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Tunnel vision, cranky editors, and very ambiguous headlines

March 21, 2011 Comments off

Some curiosities from the past week in the Interior:

Prince George Free Press editor Bill Phillips writes on his blog about how his cranky editorness caused him to not fall victim to the Enbridge hair hoax that bamboozled many news outlets last week.

This headline in Columbia Valley Pioneer, “Crook family history revealed in new book,” can be read the wrong way. (The family are Crooks, not criminals.)

Last Friday, the Nelson Star published a list, as part of an ongoing series of West Kootenay-related lists, of three abandoned highway tunnels, including one between Slocan and Silverton that was built more than 80 years ago, as the seventh part in a series of West Kootenay-related lists. It’s a good thing the list didn’t run one week later because on Sunday the Star reported that that same Slocan highway tunnel collapsed last week, possibly on the same day the paper went to press. (Remember, the tunnel was abandoned).

The Tampa Bay Lightning released Salmon Arm product Mitch Fadden from his minor league contract after the Salmon Arm Observer broke the news earlier this month that Fadden is facing drunk driving charges (although the Observer didn’t mention Fadden’s NHL connection in that story).

So the Kamloops Daily News ran an article about a man who was unhappy about having to pray at an AA meeting and the comments duly began — some fairly tame, others pretty vicious. And so the Daily News published an editorial pointing out that some of the commenters were a tad impolite and intolerant. I was going to write that this all makes one consider the point of comments in the first place, but then I remembered some of the letters my paper receives and publishes. I guess I can’t be against discussion and free speech, even though those who tend to lead the way are often imbecilic racists.

Ambiguous headline No. 2 comes from the Penticton Western News: “Penticton student heads to Midway.” Midway, some will know, is a small town two hours from Penticton. It looks like this in winter:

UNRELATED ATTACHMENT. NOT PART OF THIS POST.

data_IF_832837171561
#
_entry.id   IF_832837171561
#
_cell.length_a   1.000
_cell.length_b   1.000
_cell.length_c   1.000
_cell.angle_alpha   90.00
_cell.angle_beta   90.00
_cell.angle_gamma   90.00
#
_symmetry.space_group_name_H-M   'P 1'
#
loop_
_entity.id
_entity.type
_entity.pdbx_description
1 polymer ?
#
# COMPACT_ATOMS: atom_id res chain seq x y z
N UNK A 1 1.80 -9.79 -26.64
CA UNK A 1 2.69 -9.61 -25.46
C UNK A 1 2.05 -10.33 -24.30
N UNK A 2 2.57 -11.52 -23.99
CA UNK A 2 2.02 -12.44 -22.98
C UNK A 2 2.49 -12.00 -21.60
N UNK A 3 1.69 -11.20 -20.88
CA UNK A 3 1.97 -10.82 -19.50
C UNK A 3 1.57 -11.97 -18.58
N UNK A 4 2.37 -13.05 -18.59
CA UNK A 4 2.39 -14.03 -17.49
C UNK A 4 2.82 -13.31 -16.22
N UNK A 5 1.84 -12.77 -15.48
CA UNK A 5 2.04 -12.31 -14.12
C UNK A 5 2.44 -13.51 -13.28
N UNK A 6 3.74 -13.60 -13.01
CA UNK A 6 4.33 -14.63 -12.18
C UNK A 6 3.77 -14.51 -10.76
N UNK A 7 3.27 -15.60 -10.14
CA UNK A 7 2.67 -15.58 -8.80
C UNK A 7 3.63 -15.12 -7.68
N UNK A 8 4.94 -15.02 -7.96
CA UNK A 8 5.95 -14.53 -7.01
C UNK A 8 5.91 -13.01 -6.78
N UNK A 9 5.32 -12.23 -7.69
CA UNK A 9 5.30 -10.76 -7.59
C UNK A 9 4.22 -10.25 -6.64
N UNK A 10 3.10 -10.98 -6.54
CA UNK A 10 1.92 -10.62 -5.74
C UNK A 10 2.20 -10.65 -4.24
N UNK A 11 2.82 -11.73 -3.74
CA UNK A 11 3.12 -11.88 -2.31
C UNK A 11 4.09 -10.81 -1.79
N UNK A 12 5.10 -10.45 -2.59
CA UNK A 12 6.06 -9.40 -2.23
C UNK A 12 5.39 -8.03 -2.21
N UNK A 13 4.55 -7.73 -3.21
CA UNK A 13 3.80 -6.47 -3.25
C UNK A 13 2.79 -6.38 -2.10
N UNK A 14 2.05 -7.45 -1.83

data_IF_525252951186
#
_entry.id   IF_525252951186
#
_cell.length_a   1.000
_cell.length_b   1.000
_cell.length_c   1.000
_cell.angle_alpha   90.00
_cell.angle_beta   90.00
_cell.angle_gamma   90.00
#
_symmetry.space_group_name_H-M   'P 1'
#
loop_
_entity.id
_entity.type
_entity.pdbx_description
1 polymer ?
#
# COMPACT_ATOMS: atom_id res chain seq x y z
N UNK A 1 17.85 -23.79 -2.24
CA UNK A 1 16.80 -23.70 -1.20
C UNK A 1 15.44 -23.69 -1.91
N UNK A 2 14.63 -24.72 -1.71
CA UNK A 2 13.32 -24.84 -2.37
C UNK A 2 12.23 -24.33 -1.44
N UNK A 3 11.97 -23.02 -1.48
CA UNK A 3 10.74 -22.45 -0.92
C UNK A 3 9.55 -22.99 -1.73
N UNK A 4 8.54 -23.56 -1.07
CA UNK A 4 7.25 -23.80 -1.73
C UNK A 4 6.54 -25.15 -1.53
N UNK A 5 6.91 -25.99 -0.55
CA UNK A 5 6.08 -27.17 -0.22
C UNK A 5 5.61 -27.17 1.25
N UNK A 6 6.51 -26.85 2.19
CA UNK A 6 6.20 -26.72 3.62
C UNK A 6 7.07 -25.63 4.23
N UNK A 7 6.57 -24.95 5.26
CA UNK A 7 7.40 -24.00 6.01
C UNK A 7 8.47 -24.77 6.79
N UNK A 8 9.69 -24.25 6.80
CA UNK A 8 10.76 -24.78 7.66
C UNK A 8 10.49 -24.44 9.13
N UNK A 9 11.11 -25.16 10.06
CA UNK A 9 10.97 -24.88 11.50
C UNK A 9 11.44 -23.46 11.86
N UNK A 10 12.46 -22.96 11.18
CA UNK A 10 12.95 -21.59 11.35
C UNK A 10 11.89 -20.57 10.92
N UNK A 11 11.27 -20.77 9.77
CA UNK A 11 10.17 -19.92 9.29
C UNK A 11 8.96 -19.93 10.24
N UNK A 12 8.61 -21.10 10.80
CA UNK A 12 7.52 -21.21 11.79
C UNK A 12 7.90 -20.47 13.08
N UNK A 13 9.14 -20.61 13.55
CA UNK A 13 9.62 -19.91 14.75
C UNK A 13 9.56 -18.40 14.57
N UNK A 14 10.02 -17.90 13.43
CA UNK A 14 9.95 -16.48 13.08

And for Midway residents who read that headline,  the story’s lede could be taken the wrong way:

While many high school students are looking forward to spring break as a chance to kick back or perhaps even travel with their family to Europe, Mexico or some other exotic locale, Emily Chartrand is making plans to go a bit farther afield, at least in terms of distance from civilization.

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The student, for those who must know, is going to the Midway Islands, in the middle of the Pacific Ocean. Don’t get me wrong about the story: there’s nothing wrong with it. But the lede combined with the headline is just plain funny.

And I’m slow on the uptake here, but former Vernon Morning Star reporter Natalie Appleton was shortlisted for a national short fiction award. She also recently finished her memoir, How to Meet a Nice Man from Medicine Hat, and is expecting a baby so all in all, sounds like a good year for Natalie, who’s now teaching at Okanagan College.

Oh, and two jobs, by the way: the Trail Daily Times needs an editor and the Rocky Mountain Goat needs a full-time reporter.

Photo by Havan Kevin via Flickr.

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This blog had more visitors in February than any previous months. It’s still a one-person show, though, so any help would be great. It’s easy, quick and the pay is shite. E-mail bclocalreporter (at) gmail (dot) com.

Have I made an error? It wouldn’t be the first time. Leave a comment and I’ll shamefully update the post.

We’re making inroads into our census of B.C. community newspapers, but there are still a lot of blanks in the Journo-lust Spreadsheet. How many journalists work at your paper? How often do you come out? Who’s your publisher? Participation is free! The benefits unlimited! The exclamation points boundless!

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Calling all journalism students

February 7, 2011 1 comment